Western forces are becoming more deeply embroiled in a new military intervention in Iraq, which they now admit will last months.
While originally spun as a humanitarian mission, its strategic aims for the Western powers have become increasingly clear. The West is worried about losing control of the region.
The US has carried out air strikes in northern Iraq since 8 August.
It initially claimed that it was trying to protect the Yazidi minority from further attacks by the Islamic State, the Sunni Islamist group formerly known as Isis.
Thousands of Yazidi people had taken to the Sinjar mountains for refuge and were left trapped without shade, food or water.
It’s hard to know the exact number of displaced refugees, but there could be as many as 40,000.
The US announced an ambitious plan for an airlift rescue of some of them. The military would then rescue the rest by creating a safe corridor running through Islamic State territory to the Kurdish city of Ebril.
Yet on Wednesday of last week the US did a U-turn. Officials claimed that special forces had landed on the mountain and found fewer Yazidi refugees than expected, and with sufficient provisions.
Local Kurdish fighters had already helped many refugees, but the US tried to credit its airstrikes for the fact that many had escaped.
But the West’s real priorities were revealed by what was the biggest bombing raid of this campaign so far last Sunday.
This attack was to take back the Mosul dam which the Islamic State captured two weeks ago.
The dam is the main supplier of water and electricity for much of the region. US president Barack Obama defended the operation saying that US personnel and civilians in Bagdad were in danger if the dam failed.
It was taken back from the Islamic State, but the group’s broader geographical advance has not been halted.
It has also rapidly extended its reach within Syria, as borders in the region become ever more immaterial. It controls much of the east, which is rich in oil, and its forces are moving north west to Syria’s second city Aleppo.
The few besieged rebels still fighting president Assad’s dictatorship face attacks both from the regime and Islamic State forces.
The Syrian Observatory for Human Rights said that Assad’s air force bombed a rebel convoy moving towards Aleppo to challenge the Islamic State last Sunday.
Obama and David Cameron offer nothing to the ordinary people in the region. They are caught between their own ruling regimes, the rise of the sectarian militias of the Islamic State and the even greater firepower of Western imperialism.
Iraq's hated prime minister finally forced out
Former Iraqi prime minister Nouri al-Maliki finally succumbed to pressure to stand down on Thursday of last week.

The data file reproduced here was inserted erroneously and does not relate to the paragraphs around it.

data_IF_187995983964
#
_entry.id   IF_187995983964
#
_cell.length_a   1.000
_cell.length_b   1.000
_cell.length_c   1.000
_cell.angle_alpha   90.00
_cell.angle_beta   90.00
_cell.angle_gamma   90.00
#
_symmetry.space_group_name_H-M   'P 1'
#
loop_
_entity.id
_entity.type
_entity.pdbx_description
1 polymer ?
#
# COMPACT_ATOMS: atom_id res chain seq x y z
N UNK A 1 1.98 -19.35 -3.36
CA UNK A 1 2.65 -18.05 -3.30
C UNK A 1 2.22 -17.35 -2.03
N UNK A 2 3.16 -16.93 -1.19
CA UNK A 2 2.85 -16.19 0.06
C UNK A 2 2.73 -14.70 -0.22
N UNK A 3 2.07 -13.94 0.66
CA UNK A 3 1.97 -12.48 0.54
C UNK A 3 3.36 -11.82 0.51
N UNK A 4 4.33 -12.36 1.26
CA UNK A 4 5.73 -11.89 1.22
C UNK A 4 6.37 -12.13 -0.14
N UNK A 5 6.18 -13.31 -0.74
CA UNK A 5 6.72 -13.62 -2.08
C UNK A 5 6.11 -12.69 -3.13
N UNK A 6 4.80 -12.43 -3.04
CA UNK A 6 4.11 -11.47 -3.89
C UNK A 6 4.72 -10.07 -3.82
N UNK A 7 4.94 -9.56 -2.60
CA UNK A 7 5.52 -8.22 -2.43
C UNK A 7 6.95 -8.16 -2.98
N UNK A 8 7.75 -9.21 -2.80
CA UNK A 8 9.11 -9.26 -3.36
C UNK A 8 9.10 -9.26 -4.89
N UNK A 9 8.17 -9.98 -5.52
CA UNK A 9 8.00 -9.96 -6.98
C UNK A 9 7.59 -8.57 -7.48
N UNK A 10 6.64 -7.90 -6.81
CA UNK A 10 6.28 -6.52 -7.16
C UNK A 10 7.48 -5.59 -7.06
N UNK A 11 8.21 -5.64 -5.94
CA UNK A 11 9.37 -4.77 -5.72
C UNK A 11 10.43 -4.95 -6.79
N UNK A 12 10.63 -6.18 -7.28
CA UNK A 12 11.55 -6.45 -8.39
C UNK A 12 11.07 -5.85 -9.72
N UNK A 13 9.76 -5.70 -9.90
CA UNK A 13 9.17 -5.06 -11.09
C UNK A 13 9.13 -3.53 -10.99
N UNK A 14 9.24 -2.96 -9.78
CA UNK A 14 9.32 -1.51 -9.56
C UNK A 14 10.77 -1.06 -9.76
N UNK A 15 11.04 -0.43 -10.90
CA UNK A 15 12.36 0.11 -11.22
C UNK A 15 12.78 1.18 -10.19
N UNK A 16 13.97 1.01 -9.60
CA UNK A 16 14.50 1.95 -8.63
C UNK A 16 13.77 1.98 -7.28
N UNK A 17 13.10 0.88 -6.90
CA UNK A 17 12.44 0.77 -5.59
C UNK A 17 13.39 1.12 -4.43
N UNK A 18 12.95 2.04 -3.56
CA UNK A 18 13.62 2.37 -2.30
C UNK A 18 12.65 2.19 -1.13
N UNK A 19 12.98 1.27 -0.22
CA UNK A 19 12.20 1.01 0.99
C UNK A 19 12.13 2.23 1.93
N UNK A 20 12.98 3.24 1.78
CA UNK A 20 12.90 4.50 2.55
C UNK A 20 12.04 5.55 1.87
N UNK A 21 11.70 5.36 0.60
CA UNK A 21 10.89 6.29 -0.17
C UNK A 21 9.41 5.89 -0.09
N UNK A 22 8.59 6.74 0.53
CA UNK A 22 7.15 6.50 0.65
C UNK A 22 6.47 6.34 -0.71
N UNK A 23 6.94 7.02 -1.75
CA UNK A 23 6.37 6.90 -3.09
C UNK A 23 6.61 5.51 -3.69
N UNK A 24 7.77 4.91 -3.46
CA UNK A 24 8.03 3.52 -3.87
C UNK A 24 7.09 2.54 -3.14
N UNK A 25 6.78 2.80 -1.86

His replacement, Haider al-Abadi, is from the same ruling party.
The West painted Mailiki’s sectarian agenda as the root of the Sunni Islamic State group’s rise.
Yet no Western leader will acknowledge that Maliki’s sectarianism was a legacy of the US and Britain’s invasion.
Occupying forces aimed to crush the opposition by playing groups off one another.
That’s why Western military intervention is not a solution—it will only fuel violent division in the country.
Minister admits it's 'not just humanitarian'
British military intervention is about more than bringing aid to displaced Yazidi refugees, defence secretary Michael Fallon has admitted.
He said, “This is not simply a humanitarian mission,” and disclosed that RAF Tornado aircraft were flying deep into Iraq.
At first the British government said it was simply going to bring aid to the Yazidi refugees.
Then on Friday of last week Fallon announced that Britain would be arming Kurdish forces fighting in the region.
Now it’s clear the government is dragging Britain deeper into a new war.
Following David Cameron’s humiliating failure to win a vote for bombing Syria last summer, he is resisting demands to recall parliament to discuss the question.
He wants to play down the nature and scale of the military mission he has launched.
He is worried by the strength and breadth of anti-war sentiment.
Cameron said, “Britain is not going to get involved in another war in Iraq.
“We’re not going to be putting boots on the ground. We’re not going to be sending in the British army.”
Yet every day British involvement and the propaganda that goes with it increases.
Cameron declared a clamp down on those perceived to be potential supporters of the Islamic State group in Britain.
He wrote in the Sunday Telegraph, “If people are walking around with its flags or trying to recruit people to their terrorist cause they will be arrested.”
Such statements are a green light for the police to treat all Muslims as terror suspects.
Already 69 people have been arrested in recent months after being accused of planning to fight in Syria.
Former head of counter-terrorism at MI6, Richard Barrett, has attacked Cameron’s strategy.
Barrett explained that bombing will only harden people’s opinions against the West.
“They will go back home if they are defeated with a strong sense of injustice and a strong motivation to carry on the fight,” he said.